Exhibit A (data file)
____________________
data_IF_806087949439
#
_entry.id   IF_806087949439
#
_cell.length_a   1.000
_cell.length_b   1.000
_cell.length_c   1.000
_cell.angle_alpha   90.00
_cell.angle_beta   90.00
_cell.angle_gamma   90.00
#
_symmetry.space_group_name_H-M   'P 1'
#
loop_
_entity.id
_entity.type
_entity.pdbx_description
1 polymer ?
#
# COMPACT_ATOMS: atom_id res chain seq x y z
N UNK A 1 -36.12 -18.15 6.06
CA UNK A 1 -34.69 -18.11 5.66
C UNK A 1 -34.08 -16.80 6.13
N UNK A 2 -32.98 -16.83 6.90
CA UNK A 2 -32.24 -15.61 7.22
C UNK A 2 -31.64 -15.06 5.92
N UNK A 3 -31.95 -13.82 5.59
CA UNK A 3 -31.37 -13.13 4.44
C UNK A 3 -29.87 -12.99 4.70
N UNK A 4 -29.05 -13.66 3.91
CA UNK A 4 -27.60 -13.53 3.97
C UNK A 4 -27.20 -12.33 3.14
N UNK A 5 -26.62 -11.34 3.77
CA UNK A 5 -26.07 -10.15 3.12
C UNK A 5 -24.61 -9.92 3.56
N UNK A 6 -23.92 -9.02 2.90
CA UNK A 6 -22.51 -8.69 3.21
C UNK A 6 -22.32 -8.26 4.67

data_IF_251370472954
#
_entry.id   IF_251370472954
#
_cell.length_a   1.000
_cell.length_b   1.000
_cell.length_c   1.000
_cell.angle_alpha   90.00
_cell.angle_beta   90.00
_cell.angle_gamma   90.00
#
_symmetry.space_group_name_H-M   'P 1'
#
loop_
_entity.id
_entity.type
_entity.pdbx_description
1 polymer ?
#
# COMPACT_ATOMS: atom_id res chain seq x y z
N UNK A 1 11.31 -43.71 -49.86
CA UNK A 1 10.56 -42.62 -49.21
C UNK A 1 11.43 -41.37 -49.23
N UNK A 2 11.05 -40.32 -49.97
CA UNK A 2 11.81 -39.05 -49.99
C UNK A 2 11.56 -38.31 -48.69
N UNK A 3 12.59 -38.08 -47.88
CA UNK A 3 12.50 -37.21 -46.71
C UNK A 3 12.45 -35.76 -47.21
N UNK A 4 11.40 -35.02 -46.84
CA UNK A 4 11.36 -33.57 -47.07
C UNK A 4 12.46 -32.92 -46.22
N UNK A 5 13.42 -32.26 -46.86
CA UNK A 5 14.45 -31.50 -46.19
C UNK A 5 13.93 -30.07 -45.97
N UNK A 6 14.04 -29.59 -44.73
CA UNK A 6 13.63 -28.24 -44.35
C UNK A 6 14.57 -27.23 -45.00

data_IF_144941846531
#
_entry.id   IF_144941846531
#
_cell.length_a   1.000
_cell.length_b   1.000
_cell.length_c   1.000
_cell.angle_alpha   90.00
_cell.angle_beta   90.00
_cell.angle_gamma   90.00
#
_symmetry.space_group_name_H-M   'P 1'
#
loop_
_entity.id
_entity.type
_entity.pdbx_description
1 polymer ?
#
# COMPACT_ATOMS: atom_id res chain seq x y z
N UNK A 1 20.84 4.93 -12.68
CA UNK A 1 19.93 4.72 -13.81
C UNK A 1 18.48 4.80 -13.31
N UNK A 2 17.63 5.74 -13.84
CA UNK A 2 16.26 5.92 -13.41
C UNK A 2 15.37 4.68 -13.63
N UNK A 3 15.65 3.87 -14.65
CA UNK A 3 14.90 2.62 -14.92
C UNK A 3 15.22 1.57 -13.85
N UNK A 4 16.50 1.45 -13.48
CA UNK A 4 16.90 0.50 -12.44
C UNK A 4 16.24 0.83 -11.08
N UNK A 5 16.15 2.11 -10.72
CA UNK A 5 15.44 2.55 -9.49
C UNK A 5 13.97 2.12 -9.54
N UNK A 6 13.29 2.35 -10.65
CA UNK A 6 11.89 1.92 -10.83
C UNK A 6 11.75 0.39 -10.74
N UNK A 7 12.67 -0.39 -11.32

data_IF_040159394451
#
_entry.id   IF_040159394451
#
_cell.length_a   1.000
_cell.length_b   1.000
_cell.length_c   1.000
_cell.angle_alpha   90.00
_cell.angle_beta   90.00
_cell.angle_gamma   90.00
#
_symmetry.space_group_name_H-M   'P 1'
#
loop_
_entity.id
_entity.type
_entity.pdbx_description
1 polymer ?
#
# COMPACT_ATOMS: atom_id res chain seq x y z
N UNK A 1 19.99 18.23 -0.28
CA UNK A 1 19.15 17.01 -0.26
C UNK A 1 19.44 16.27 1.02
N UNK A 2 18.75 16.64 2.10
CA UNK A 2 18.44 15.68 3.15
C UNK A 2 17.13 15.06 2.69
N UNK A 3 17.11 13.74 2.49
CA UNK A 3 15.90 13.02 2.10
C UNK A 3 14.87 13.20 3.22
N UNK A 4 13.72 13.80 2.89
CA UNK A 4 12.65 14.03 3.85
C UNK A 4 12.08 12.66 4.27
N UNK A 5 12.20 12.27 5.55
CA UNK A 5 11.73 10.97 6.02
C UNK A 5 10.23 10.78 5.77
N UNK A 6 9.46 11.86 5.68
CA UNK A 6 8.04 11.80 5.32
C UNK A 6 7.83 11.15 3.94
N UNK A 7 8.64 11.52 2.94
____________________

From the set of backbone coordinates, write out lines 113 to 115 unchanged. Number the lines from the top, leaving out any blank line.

CA UNK A 6 11.89 1.92 -10.83
C UNK A 6 11.75 0.39 -10.74
N UNK A 7 12.67 -0.39 -11.32